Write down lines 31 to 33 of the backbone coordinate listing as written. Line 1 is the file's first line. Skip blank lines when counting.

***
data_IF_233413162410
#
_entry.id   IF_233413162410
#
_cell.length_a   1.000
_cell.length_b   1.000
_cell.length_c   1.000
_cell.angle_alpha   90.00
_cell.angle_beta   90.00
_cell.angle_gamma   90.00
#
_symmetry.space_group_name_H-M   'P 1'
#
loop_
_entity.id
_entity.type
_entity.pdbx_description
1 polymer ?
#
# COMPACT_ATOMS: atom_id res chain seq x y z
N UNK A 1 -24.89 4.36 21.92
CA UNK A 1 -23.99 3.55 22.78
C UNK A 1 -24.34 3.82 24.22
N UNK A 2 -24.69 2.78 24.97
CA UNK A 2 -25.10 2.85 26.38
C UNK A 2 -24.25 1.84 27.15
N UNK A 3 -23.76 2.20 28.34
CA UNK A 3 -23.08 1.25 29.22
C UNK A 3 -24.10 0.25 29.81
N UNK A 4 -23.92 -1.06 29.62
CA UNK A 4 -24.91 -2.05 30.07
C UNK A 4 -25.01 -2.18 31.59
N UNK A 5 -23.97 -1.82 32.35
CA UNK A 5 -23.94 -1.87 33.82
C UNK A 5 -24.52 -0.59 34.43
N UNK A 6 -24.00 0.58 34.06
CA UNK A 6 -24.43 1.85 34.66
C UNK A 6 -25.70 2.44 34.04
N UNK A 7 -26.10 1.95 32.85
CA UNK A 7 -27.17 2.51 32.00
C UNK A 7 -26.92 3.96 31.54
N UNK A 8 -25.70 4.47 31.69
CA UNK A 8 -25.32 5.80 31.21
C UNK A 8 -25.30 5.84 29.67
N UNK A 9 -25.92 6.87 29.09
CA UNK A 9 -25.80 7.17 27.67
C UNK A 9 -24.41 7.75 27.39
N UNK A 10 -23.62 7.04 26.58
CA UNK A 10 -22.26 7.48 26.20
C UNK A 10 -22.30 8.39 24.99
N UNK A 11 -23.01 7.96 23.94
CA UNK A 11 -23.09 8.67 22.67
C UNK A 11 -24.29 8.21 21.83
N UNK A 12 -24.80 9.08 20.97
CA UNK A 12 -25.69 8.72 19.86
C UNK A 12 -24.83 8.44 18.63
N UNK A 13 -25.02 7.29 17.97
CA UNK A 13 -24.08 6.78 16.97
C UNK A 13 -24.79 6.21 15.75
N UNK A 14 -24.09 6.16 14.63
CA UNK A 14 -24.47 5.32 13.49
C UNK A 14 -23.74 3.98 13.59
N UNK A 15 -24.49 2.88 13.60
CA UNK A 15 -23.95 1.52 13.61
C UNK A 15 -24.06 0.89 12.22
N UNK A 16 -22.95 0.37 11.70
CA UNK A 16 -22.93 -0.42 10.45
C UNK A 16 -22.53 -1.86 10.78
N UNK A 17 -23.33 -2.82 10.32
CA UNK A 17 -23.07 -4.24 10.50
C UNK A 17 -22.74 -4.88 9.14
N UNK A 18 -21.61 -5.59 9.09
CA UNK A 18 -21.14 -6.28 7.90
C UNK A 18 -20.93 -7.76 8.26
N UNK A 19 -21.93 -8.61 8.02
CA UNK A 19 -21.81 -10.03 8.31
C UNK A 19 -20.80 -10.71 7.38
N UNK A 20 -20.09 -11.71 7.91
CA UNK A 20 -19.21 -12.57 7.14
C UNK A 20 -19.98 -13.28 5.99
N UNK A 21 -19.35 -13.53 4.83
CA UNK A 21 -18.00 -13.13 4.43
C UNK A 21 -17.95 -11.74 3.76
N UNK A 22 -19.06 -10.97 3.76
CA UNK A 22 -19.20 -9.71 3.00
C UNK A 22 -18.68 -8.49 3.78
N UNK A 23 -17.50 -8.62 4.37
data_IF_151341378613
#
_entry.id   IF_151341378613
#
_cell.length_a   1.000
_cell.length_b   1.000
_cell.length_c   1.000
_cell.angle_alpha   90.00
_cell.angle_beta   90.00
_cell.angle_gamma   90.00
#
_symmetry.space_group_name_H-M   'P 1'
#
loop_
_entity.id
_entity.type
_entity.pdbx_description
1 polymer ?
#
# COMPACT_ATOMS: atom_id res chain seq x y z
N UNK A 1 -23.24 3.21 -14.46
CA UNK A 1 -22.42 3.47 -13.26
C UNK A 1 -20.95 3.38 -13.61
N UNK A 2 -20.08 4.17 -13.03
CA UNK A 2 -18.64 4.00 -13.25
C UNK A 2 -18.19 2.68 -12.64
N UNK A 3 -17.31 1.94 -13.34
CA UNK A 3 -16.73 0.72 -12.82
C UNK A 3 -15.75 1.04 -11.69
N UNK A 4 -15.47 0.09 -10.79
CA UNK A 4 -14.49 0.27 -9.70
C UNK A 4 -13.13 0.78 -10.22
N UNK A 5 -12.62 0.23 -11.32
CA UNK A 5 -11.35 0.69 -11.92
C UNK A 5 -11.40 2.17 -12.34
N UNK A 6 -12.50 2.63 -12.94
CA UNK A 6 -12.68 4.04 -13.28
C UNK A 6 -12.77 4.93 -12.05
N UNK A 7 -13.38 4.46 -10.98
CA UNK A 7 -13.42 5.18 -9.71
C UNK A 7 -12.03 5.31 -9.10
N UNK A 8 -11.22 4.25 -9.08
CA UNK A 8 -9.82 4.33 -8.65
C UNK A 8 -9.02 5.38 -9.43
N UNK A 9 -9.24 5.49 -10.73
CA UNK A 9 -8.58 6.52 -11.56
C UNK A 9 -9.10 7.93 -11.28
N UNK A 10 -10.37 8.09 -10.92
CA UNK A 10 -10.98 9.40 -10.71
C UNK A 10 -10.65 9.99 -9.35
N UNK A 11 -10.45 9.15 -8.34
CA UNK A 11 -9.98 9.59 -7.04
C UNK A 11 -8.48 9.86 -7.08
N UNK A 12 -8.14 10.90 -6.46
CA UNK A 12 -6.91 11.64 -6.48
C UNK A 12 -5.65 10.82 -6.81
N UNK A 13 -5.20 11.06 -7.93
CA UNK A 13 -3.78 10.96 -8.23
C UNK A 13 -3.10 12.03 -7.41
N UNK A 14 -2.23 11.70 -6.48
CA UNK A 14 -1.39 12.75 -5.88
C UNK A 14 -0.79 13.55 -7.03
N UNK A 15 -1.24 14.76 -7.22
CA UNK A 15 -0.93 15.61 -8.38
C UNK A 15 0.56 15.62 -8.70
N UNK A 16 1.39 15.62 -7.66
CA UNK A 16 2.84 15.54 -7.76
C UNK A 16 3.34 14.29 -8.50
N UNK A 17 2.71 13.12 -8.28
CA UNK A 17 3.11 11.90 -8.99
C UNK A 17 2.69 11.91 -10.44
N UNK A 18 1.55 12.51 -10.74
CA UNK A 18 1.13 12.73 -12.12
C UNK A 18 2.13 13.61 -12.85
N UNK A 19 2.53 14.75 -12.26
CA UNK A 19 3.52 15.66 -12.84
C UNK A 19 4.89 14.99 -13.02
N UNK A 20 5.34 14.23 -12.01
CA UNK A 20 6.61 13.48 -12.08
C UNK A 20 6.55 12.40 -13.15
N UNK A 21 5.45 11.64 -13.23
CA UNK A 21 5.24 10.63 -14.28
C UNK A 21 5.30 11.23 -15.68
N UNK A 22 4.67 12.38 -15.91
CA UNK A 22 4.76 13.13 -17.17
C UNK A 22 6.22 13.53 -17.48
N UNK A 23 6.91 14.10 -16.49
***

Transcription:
CA UNK A 4 -24.91 -2.05 30.07
C UNK A 4 -25.01 -2.18 31.59
N UNK A 5 -23.97 -1.82 32.35